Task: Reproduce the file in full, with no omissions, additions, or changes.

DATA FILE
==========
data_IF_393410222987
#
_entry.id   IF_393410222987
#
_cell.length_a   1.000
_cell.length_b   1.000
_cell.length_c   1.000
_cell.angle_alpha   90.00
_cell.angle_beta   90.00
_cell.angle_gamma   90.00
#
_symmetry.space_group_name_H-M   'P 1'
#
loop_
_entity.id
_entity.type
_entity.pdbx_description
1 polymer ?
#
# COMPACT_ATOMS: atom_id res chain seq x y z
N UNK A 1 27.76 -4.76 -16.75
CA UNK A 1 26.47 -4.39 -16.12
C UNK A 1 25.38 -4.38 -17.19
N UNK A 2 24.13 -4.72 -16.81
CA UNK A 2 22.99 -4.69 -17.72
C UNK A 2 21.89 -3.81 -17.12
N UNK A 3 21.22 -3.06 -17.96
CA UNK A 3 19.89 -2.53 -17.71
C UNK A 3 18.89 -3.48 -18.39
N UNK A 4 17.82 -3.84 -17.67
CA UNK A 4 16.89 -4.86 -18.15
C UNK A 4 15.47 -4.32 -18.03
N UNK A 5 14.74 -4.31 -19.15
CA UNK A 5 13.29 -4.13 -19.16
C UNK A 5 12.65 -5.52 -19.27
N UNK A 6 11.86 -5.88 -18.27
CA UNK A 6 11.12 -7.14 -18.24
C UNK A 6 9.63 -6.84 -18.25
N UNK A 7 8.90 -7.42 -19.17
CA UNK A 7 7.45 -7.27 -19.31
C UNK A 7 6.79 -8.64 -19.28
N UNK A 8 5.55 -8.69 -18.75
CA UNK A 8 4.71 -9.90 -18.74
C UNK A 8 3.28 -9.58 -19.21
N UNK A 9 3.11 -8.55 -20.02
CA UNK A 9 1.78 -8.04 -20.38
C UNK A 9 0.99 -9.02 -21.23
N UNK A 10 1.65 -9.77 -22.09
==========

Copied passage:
data_IF_393410222987
#
_entry.id   IF_393410222987
#
_cell.length_a   1.000
_cell.length_b   1.000
_cell.length_c   1.000
_cell.angle_alpha   90.00
_cell.angle_beta   90.00
_cell.angle_gamma   90.00
#
_symmetry.space_group_name_H-M   'P 1'
#
loop_
_entity.id
_entity.type
_entity.pdbx_description
1 polymer ?
#
# COMPACT_ATOMS: atom_id res chain seq x y z
N UNK A 1 27.76 -4.76 -16.75
CA UNK A 1 26.47 -4.39 -16.12
C UNK A 1 25.38 -4.38 -17.19
N UNK A 2 24.13 -4.72 -16.81
CA UNK A 2 22.99 -4.69 -17.72
C UNK A 2 21.89 -3.81 -17.12
N UNK A 3 21.22 -3.06 -17.96
CA UNK A 3 19.89 -2.53 -17.71
C UNK A 3 18.89 -3.48 -18.39
N UNK A 4 17.82 -3.84 -17.67
CA UNK A 4 16.89 -4.86 -18.15
C UNK A 4 15.47 -4.32 -18.03
N UNK A 5 14.74 -4.31 -19.15
CA UNK A 5 13.29 -4.13 -19.16
C UNK A 5 12.65 -5.52 -19.27
N UNK A 6 11.86 -5.88 -18.27
CA UNK A 6 11.12 -7.14 -18.24
C UNK A 6 9.63 -6.84 -18.25
N UNK A 7 8.90 -7.42 -19.17
CA UNK A 7 7.45 -7.27 -19.31
C UNK A 7 6.79 -8.64 -19.28
N UNK A 8 5.55 -8.69 -18.75
CA UNK A 8 4.71 -9.90 -18.74
C UNK A 8 3.28 -9.58 -19.21
N UNK A 9 3.11 -8.55 -20.02
CA UNK A 9 1.78 -8.04 -20.38
C UNK A 9 0.99 -9.02 -21.23
N UNK A 10 1.65 -9.77 -22.09